I accompanied Kingsley, aged 22, as he departed Cameroon. Like many other Africans, Asians and South Americans, he believes in the European dream. Through Kingsley, I tried to portray the people who, overnight, leave behind a past, a culture and a family for a new life they imagine to be better. Kingsley had already tried to reach Europe on his own two years before, but he ran out of money and had to turn back at Nigeria. Since that aborted effort, he had saved more money. He also received great support from his circle of friends and contacts. In France, his best friend was waiting for him: they used to work together in Cameroon as hotel lifeguards. His buddy had met a Frenchwoman there and married her.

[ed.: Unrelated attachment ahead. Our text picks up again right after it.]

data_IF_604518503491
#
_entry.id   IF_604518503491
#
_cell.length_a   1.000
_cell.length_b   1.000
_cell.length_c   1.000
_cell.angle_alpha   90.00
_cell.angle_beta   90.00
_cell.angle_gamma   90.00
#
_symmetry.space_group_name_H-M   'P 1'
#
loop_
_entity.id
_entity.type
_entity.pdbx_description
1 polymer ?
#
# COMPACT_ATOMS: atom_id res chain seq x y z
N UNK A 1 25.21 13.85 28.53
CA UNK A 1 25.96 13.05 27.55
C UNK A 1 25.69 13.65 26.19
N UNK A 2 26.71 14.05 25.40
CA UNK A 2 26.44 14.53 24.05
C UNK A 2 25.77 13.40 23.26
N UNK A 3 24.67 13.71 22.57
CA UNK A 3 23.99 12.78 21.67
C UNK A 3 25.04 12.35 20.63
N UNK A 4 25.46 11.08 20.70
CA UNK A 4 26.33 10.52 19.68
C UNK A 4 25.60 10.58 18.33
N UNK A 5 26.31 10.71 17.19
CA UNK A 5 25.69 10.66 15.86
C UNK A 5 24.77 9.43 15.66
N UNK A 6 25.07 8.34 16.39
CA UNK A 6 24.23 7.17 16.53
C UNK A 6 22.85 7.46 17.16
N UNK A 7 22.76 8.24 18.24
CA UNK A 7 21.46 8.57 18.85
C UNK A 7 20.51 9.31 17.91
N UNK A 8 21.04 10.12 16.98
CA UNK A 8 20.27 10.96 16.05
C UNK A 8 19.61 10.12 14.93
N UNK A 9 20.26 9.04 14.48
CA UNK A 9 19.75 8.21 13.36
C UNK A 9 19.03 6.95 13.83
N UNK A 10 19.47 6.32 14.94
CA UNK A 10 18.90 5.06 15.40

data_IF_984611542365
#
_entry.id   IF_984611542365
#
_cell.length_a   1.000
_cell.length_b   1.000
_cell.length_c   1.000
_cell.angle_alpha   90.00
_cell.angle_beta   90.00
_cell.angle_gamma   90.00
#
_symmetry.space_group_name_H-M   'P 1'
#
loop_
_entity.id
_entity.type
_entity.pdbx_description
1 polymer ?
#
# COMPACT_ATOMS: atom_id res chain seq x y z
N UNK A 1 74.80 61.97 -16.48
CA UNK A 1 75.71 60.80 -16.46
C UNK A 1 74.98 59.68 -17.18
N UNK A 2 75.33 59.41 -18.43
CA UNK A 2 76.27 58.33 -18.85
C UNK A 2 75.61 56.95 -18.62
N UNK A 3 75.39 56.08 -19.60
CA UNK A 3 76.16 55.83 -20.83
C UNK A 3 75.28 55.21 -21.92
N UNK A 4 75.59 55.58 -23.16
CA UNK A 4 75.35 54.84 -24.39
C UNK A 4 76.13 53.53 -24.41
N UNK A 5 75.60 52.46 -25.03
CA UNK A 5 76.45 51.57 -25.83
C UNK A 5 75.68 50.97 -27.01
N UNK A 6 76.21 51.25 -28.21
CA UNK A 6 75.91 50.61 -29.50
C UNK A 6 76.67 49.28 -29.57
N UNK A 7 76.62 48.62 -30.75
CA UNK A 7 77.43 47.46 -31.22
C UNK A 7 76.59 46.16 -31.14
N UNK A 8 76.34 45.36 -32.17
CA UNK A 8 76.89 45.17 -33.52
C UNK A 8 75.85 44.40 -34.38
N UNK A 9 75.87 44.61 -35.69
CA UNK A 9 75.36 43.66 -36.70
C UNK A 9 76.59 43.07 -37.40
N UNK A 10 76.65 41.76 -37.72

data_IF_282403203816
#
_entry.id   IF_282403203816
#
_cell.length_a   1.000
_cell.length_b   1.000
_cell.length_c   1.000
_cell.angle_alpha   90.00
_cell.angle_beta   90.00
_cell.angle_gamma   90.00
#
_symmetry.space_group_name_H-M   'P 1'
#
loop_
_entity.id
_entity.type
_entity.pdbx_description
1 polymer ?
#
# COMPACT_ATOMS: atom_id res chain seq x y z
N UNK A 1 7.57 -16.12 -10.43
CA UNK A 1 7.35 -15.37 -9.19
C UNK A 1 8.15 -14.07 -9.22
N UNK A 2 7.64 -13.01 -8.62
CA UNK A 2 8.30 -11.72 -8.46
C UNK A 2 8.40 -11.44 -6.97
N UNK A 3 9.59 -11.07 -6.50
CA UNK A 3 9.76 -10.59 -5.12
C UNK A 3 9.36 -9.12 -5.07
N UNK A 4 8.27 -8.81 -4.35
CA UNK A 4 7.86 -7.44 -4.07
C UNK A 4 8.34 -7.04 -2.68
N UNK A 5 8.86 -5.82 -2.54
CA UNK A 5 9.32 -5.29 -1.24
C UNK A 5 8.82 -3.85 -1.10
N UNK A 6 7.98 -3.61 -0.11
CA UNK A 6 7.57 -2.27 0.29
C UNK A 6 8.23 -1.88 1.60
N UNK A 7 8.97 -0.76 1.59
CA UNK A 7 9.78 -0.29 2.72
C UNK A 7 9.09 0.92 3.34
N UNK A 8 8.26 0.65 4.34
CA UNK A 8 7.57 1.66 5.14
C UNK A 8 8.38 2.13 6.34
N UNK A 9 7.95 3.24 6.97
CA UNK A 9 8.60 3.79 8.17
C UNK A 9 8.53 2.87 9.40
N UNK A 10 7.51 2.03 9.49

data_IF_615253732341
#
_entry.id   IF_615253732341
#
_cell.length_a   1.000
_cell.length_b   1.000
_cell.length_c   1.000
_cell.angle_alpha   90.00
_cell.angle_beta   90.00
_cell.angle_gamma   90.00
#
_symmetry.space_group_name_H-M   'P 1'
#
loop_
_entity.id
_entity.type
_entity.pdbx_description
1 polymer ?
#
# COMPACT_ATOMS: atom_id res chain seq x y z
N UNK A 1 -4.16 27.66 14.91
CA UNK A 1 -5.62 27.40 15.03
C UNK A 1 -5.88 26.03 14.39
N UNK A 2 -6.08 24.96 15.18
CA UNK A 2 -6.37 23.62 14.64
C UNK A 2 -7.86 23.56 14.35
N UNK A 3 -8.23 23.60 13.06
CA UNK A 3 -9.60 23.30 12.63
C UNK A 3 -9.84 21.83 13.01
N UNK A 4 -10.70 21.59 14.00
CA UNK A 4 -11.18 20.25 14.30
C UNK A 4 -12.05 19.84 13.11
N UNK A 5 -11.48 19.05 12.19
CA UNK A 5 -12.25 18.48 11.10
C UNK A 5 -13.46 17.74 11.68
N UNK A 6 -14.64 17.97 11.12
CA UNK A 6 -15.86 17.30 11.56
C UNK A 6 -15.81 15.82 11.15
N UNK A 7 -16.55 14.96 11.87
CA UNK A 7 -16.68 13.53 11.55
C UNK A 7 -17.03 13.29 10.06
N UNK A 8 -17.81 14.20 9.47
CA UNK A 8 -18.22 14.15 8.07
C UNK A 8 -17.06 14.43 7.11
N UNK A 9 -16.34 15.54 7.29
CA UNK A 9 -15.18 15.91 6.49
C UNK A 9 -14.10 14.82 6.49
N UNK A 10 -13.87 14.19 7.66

Besides the exploit that such an expedition represents, the photographs reveal the often dramatic clash between the exile's expectations and the day-to-day realities of life in a foreign society.


At a time when merit as a virtue is touted more and more by politicians (especially French), I wanted, through this report, to expose the difficulties of a modern migrant journey and convey a sense of everything these people give – sometimes even their lives – in the hopes of a safer and more prosperous existence.